Merry Christmas and Happy New Year from FP Advance
I hope by the time you read this you’ve finished up for 2015 and are taking some well earned time off. I really like winding down at this time of year myself and as the New Year approaches, reflecting on what we’ve achieved and what we’d still like to do in the coming 12 months.
So, in this newsletter I want to thank you personally for being part of the FP Advance community and to thank you personally for being part of the FP Advance community. I really appreciate the feedback and the comments we’ve received. We work hard to try and deliver something of value in our e-newsletter, and the comments we get from readers help us to judge if we are on the mark or not. They also give us ideas, so if you have some topics you’d like me to write about in 2016, or just some general feedback, please let me know.
Our next intake for Uncover Your Business Potential, our 3-year course, will occur around March/April and kick off in June. If you’re looking for something to take you through the A-Z of running a great Financial Planning business then take a look here.
Some great Christmas reading
If you’re looking for something to spend your Amazon vouchers on over Christmas here are a few book recommendations to give you inspiration over the Christmas break:The first two are my favourite autobiographies of all time:
He is one of the most beloved athletes in history and one of the most gifted men ever to step onto a tennis court – but from early childhood Andre Agassi hated the game.
Coaxed to swing a racket while still in the crib, forced to hit hundreds of balls a day while still in grade school, Agassi resented the constant pressure even as he drove himself, an inner conflict that would define him. In his beautiful, haunting autobiography, Agassi tells the story of a life framed by conflict.
Katharine Graham’s father was a multi-millionaire who left private business and government service to buy and restore the down-and-out Washington Post newspaper. Her husband Phil Graham was a brilliant and charismatic man whose plunge into manic depression and eventual suicide is recounted movingly and charitably in this book. Above all, Katharine Graham tells her own story – the contradictions of her privileged yet lonely childhood; the tragic drama of her marriage – and the challenges of her new life as the head of a great newspaper company. This is more than the mere life story of a successful woman. It deals with power and politics at the centre, and the relationship between the White House and the press, notably over the Watergate Crisis.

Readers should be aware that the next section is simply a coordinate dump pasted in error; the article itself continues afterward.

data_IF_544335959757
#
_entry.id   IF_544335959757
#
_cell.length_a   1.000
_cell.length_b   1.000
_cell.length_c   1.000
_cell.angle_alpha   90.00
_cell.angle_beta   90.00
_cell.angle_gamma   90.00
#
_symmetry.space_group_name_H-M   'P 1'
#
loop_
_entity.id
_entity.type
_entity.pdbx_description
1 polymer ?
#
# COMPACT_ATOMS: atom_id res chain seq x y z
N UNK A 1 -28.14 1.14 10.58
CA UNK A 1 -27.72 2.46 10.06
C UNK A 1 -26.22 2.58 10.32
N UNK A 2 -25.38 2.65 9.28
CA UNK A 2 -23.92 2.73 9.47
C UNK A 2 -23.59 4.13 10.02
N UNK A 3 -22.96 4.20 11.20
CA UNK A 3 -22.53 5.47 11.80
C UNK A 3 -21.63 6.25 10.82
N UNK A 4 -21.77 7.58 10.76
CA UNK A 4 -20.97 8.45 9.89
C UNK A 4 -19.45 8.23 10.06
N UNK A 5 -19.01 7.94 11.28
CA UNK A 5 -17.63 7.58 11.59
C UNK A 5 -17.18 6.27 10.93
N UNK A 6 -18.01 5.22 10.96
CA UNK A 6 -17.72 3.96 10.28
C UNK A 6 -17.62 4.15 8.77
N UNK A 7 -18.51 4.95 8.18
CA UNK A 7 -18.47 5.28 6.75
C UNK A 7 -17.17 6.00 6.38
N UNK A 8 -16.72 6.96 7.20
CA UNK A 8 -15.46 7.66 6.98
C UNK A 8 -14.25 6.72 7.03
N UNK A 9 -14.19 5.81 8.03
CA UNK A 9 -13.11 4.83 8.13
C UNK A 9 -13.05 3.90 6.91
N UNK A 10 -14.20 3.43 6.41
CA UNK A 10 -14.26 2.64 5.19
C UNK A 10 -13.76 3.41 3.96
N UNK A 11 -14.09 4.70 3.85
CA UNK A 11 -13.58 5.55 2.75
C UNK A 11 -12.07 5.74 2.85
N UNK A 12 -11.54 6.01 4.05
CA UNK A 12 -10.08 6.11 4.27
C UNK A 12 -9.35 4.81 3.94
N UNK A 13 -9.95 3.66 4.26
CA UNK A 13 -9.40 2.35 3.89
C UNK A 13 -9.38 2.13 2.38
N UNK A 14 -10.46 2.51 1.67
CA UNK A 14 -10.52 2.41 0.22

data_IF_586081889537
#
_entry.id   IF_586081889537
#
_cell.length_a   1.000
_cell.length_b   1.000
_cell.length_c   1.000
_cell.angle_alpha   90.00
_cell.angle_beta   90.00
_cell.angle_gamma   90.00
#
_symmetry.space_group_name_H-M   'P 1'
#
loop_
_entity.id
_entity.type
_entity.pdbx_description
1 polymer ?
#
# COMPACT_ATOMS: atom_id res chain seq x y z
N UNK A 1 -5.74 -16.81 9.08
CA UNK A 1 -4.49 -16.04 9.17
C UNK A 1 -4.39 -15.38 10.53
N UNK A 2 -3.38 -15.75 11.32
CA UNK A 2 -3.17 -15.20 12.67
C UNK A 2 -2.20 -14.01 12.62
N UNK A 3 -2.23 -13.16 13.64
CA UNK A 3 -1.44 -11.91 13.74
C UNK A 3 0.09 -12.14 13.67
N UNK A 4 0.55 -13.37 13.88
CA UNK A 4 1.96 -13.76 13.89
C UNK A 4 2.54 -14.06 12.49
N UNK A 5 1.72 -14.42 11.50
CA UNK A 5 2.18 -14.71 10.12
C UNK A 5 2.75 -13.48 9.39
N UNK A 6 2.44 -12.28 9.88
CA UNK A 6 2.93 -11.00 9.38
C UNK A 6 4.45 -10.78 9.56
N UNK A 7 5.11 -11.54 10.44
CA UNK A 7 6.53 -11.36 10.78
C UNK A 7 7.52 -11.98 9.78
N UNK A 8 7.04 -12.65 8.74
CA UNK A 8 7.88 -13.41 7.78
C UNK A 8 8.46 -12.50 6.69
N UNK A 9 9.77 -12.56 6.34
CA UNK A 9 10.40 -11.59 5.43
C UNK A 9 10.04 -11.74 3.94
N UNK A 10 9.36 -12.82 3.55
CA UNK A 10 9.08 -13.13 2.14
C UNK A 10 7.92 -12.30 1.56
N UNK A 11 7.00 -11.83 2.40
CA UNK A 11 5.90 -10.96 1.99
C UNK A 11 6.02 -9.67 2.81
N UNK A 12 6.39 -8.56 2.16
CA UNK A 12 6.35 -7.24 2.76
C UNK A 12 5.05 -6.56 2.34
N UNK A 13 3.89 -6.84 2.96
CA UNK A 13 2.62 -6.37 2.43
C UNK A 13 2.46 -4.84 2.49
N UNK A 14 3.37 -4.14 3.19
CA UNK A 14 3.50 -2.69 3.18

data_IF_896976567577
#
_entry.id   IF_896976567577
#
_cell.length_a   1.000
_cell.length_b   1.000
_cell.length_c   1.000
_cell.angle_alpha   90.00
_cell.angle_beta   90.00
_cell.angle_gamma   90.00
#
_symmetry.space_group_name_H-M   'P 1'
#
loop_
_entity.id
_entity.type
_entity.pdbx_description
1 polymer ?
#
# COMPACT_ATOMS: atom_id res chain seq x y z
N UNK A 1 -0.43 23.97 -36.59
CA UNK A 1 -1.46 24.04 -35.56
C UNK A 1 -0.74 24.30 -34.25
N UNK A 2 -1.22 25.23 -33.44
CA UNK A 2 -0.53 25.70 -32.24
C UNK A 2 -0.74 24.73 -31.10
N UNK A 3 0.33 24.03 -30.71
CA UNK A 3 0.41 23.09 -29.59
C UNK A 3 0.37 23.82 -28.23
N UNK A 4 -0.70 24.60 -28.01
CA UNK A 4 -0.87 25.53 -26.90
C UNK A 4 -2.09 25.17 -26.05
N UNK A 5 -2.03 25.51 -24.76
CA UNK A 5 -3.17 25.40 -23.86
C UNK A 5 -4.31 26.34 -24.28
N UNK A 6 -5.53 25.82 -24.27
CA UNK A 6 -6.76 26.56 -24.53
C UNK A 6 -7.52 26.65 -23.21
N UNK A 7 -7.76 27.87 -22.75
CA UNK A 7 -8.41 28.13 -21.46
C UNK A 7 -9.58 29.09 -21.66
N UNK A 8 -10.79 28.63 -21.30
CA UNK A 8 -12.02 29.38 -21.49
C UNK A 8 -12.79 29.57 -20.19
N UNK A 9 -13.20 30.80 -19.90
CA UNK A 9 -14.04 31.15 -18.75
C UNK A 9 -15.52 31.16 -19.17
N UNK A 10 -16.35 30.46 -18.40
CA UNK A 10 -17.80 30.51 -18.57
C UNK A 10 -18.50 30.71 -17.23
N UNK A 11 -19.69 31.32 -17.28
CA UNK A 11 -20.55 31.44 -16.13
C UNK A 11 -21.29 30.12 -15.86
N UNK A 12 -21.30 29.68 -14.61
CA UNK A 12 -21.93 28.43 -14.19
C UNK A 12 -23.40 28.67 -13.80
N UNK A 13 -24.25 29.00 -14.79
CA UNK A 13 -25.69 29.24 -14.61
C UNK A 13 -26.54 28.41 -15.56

The next one is a really good business read:
Rocket Fuel: The One Essential Combination That Will Get You More of What You Want from Your Business by Gino Wickman and Mark C. Winters
The brilliant follow up to Traction (which I’ve recommended many times over the last year), Rocket Fuel gets into the detail around the relationship between the Visionary and the Integrator. If you’re trying to build a larger business (and I mean more than £600k p.a. of turnover) then this is a must-read.
If you’ve already got a manager in place and you want to get the relationship working better, then there are some practical rules and tools you can use right here. If you’re contemplating hiring a professional manager (and you should be once you are between £600k and £800k of annual turnover) then this is the book to show you how to do it right.
The last book is for anyone who is interested in great writing for TV or film (which I am). But it’s also a really interesting piece of modern history.
If you love your TV and box sets then this history of the change that occurred in television, originally brought about by HBO and The Sopranos, is a great read. I read it over the summer and couldn’t put it down.
In the late 1990s and early 2000s, a wave of TV shows, dramatically stretched television’s inventiveness, emotional resonance and ambition. Martin takes us behind the scenes of our favourite shows, delivering never-before-heard story after story and revealing how TV has emerged from the shadow of film to become a truly significant and influential part of our culture.
Have a fantastic Christmas period and I look forward to catching up with you in 2016.